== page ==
On a recent morning when I got up and started towards the door to my porch and yard, I discovered a hummingbird flying around the ceiling in my front room (living room). The poor thing was flying desperately around the ceiling and then perching for a while and then flying again, but it never went near the open door. I knew if I could not get it back outdoors, it would die from lack of food. Hummingbirds need to feed frequently to sustain flying. I was getting the impression that this one might be running low on reserves.
I shut the door to the rest of the house, so it wouldn't get deeper into the maze. Then I thought about how to get the bird outdoors. The ideas that came to me were trying to herd it out with a dustmop (a method I'd used sucessfully with other birds) or lure it out with a red item on top of a long stick or , last resort, try to catch it by hand. I didn't have a butterfly net, which would have been a good choice. The very last resort would have been to hang a feeder inside the room so at least the little bird could re-fuel. Then the feeder could have been moved closer and closer to the open door.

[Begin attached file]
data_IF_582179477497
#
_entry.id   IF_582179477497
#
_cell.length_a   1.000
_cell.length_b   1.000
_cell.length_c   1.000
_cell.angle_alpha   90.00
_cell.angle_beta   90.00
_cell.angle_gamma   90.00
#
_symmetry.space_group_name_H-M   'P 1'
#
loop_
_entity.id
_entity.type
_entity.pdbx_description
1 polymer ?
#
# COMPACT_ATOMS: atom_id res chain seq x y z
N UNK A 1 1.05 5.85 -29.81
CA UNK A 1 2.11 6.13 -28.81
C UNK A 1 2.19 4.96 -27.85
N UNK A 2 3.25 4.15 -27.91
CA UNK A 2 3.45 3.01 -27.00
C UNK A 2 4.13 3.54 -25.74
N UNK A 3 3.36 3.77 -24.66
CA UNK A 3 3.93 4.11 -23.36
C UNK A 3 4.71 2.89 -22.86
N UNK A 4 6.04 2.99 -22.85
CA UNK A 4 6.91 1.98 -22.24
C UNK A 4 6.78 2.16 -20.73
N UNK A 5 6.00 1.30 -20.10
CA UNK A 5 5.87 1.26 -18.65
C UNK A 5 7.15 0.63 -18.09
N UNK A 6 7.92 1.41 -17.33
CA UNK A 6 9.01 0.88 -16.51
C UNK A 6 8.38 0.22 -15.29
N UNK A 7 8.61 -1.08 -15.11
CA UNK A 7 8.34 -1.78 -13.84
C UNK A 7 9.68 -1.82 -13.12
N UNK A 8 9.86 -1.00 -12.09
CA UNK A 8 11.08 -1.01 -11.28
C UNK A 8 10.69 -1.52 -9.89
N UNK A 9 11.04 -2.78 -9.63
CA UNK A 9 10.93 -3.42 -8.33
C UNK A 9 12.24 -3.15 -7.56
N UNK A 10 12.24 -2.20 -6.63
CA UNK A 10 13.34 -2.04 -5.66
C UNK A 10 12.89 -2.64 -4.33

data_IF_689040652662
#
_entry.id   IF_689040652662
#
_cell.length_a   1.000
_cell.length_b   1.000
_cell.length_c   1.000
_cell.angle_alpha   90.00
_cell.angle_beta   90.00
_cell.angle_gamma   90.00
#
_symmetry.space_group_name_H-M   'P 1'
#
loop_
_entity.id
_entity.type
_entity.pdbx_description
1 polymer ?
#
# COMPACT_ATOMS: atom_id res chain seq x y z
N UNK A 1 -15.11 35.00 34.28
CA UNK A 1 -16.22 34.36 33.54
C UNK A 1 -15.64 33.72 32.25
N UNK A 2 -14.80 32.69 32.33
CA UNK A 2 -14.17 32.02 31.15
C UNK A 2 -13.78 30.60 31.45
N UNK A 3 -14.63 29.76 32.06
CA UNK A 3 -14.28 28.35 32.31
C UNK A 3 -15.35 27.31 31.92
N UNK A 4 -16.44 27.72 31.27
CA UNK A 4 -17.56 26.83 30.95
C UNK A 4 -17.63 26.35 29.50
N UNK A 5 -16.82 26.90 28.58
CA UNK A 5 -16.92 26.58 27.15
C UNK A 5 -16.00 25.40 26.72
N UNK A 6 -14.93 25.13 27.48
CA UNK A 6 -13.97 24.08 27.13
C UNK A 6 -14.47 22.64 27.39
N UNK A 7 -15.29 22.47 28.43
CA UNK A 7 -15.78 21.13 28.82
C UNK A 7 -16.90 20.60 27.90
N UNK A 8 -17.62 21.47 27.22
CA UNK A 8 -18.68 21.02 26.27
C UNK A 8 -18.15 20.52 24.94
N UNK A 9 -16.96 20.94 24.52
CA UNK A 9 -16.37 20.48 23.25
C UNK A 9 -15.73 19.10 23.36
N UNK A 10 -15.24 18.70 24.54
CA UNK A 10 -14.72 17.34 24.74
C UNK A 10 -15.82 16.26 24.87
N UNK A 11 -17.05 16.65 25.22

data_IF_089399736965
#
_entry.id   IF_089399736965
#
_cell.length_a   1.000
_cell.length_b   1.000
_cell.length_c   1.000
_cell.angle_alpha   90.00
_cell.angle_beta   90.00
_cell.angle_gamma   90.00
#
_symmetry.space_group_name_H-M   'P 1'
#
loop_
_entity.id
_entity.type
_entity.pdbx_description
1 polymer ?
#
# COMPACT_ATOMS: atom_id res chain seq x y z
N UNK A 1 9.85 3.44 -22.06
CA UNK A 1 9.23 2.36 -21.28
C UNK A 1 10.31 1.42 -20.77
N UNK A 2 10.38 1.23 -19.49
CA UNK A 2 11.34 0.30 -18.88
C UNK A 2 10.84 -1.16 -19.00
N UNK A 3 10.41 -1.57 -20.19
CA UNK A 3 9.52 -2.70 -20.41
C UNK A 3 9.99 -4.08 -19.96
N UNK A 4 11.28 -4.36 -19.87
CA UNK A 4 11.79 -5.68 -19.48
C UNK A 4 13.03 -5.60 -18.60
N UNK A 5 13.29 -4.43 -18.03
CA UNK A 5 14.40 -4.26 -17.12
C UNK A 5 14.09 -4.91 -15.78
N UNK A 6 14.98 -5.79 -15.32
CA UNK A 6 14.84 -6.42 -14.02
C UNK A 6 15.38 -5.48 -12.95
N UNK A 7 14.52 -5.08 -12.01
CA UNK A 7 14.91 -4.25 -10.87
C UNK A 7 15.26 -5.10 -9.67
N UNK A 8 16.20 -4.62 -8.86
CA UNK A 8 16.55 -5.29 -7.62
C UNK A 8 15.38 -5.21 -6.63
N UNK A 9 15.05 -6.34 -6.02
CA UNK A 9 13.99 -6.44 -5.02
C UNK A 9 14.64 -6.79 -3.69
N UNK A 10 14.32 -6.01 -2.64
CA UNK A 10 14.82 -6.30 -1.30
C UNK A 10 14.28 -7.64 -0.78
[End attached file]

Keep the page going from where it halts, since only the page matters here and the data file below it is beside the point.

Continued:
The red lure did not work as the bird would orient to it only briefly. (A feeder attached to a long pole might have worked better.) But when I got out my "webster" cobweb remover, which is a softly-bristly thing on a long pole, to try to use it to chase (herd) the bird towards the open door, the bird latched onto it. It seemed to be somewhat stuck to the webster by cobwebs on it. That let me take it outdoors. Since it couldn't seem to detach itself from the webster, or maybe it was too tired to try, I very cautiously and gently used a finger to get it to transfer its tiny feet to my finger. It clung to my finger. I took it up next to the feeding port on one of my feeders and it drank a lot, then rested, then drank , and so on. I got the impression it badly needed this re-fuel. I gently pulled off the bits of cobweb from its feet and body. Soon it was able to preen its own wings. When it became obvious that the bird was not going to leave my finger at any time soon, I was able to step back into the house to get my camera. Later I took it to some of my flowers to drink. After maybe half an hour of rest and drinking, it was recovered enough to fly away.
It was a very small , either female or immature male as it had no throat color. I'd guess a Black-Chin, but it could have been any of a number of species. I'm told Anna's is the most common species in my area, but adult female Anna's have a bit of color at their throat, and this one did not. Quite possibly immature, regardless of gender.
The two best photos are shown here.